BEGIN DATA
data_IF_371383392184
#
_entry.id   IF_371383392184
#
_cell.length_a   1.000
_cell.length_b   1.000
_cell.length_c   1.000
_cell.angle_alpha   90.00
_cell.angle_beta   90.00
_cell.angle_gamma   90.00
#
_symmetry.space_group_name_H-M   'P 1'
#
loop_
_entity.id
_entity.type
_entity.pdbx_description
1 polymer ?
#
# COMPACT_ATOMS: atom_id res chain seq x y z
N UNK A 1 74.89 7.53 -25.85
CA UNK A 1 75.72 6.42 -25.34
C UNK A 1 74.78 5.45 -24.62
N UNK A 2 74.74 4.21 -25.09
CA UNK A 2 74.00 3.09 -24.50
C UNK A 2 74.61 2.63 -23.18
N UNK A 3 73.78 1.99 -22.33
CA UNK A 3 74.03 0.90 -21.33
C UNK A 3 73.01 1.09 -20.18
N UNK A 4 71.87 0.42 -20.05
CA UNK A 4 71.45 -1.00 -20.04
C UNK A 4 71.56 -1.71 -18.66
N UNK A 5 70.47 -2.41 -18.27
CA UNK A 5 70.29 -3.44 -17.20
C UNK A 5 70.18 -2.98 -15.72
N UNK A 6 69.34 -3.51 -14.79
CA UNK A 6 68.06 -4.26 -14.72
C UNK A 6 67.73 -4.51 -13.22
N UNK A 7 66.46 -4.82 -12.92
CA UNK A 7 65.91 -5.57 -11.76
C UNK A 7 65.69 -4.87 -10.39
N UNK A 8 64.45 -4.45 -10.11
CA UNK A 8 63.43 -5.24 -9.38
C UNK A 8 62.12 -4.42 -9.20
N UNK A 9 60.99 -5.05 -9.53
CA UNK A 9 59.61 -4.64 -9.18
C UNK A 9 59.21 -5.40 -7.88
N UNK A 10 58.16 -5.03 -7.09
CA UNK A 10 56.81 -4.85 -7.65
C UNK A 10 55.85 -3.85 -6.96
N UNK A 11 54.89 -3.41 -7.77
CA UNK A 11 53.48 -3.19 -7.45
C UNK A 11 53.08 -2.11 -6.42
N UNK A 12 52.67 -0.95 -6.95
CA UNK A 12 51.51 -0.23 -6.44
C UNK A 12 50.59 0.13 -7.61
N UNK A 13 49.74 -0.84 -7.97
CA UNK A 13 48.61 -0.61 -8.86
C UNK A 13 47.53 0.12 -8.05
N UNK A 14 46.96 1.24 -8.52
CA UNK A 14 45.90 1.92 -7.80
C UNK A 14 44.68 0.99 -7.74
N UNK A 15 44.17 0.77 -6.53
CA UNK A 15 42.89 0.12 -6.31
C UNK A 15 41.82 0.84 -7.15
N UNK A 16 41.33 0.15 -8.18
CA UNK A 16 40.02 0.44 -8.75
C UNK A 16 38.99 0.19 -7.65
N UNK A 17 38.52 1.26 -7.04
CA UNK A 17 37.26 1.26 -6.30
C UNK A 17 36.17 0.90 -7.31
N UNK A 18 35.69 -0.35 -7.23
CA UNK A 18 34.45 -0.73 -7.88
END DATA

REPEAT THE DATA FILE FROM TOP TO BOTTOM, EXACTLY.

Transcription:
data_IF_371383392184
#
_entry.id   IF_371383392184
#
_cell.length_a   1.000
_cell.length_b   1.000
_cell.length_c   1.000
_cell.angle_alpha   90.00
_cell.angle_beta   90.00
_cell.angle_gamma   90.00
#
_symmetry.space_group_name_H-M   'P 1'
#
loop_
_entity.id
_entity.type
_entity.pdbx_description
1 polymer ?
#
# COMPACT_ATOMS: atom_id res chain seq x y z
N UNK A 1 74.89 7.53 -25.85
CA UNK A 1 75.72 6.42 -25.34
C UNK A 1 74.78 5.45 -24.62
N UNK A 2 74.74 4.21 -25.09
CA UNK A 2 74.00 3.09 -24.50
C UNK A 2 74.61 2.63 -23.18
N UNK A 3 73.78 1.99 -22.33
CA UNK A 3 74.03 0.90 -21.33
C UNK A 3 73.01 1.09 -20.18
N UNK A 4 71.87 0.42 -20.05
CA UNK A 4 71.45 -1.00 -20.04
C UNK A 4 71.56 -1.71 -18.66
N UNK A 5 70.47 -2.41 -18.27
CA UNK A 5 70.29 -3.44 -17.20
C UNK A 5 70.18 -2.98 -15.72
N UNK A 6 69.34 -3.51 -14.79
CA UNK A 6 68.06 -4.26 -14.72
C UNK A 6 67.73 -4.51 -13.22
N UNK A 7 66.46 -4.82 -12.92
CA UNK A 7 65.91 -5.57 -11.76
C UNK A 7 65.69 -4.87 -10.39
N UNK A 8 64.45 -4.45 -10.11
CA UNK A 8 63.43 -5.24 -9.38
C UNK A 8 62.12 -4.42 -9.20
N UNK A 9 60.99 -5.05 -9.53
CA UNK A 9 59.61 -4.64 -9.18
C UNK A 9 59.21 -5.40 -7.88
N UNK A 10 58.16 -5.03 -7.09
CA UNK A 10 56.81 -4.85 -7.65
C UNK A 10 55.85 -3.85 -6.96
N UNK A 11 54.89 -3.41 -7.77
CA UNK A 11 53.48 -3.19 -7.45
C UNK A 11 53.08 -2.11 -6.42
N UNK A 12 52.67 -0.95 -6.95
CA UNK A 12 51.51 -0.23 -6.44
C UNK A 12 50.59 0.13 -7.61
N UNK A 13 49.74 -0.84 -7.97
CA UNK A 13 48.61 -0.61 -8.86
C UNK A 13 47.53 0.12 -8.05
N UNK A 14 46.96 1.24 -8.52
CA UNK A 14 45.90 1.92 -7.80
C UNK A 14 44.68 0.99 -7.74
N UNK A 15 44.17 0.77 -6.53
CA UNK A 15 42.89 0.12 -6.31
C UNK A 15 41.82 0.84 -7.15
N UNK A 16 41.33 0.15 -8.18
CA UNK A 16 40.02 0.44 -8.75
C UNK A 16 38.99 0.19 -7.65
N UNK A 17 38.52 1.26 -7.04
CA UNK A 17 37.26 1.26 -6.30
C UNK A 17 36.17 0.90 -7.31
N UNK A 18 35.69 -0.35 -7.23
CA UNK A 18 34.45 -0.73 -7.88